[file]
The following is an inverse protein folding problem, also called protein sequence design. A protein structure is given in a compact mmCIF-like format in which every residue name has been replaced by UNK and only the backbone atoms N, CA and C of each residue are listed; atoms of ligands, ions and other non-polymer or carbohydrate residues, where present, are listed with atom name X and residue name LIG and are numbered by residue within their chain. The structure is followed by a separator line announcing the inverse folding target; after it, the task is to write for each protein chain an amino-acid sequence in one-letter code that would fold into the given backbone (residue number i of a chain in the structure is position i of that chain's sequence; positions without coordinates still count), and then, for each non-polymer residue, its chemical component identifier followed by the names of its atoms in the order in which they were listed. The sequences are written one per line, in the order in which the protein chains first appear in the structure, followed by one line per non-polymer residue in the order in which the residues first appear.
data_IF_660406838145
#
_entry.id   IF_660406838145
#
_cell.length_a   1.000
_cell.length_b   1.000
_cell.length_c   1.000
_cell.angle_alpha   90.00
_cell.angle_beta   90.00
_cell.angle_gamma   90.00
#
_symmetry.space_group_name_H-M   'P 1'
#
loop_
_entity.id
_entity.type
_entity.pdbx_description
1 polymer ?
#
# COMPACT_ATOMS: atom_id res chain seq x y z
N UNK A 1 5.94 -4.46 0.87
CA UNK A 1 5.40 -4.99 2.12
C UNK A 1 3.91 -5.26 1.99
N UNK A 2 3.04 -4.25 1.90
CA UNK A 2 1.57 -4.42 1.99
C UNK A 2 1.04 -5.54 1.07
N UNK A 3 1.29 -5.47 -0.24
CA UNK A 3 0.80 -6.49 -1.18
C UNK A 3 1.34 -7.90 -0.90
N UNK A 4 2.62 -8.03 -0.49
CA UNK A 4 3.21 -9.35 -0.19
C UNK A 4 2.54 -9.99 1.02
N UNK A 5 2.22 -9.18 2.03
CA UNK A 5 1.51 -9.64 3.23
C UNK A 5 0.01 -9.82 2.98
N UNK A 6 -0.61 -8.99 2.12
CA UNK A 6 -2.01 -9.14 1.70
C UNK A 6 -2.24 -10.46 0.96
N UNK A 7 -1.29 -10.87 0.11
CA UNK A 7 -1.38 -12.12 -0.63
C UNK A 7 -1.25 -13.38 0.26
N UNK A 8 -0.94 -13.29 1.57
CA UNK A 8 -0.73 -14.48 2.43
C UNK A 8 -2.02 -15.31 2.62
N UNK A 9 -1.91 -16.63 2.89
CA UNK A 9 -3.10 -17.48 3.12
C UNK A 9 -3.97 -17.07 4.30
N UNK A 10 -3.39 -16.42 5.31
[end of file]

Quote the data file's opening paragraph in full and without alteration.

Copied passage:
The following is an inverse protein folding problem, also called protein sequence design. A protein structure is given in a compact mmCIF-like format in which every residue name has been replaced by UNK and only the backbone atoms N, CA and C of each residue are listed; atoms of ligands, ions and other non-polymer or carbohydrate residues, where present, are listed with atom name X and residue name LIG and are numbered by residue within their chain. The structure is followed by a separator line announcing the inverse folding target; after it, the task is to write for each protein chain an amino-acid sequence in one-letter code that would fold into the given backbone (residue number i of a chain in the structure is position i of that chain's sequence; positions without coordinates still count), and then, for each non-polymer residue, its chemical component identifier followed by the names of its atoms in the order in which they were listed. The sequences are written one per line, in the order in which the protein chains first appear in the structure, followed by one line per non-polymer residue in the order in which the residues first appear.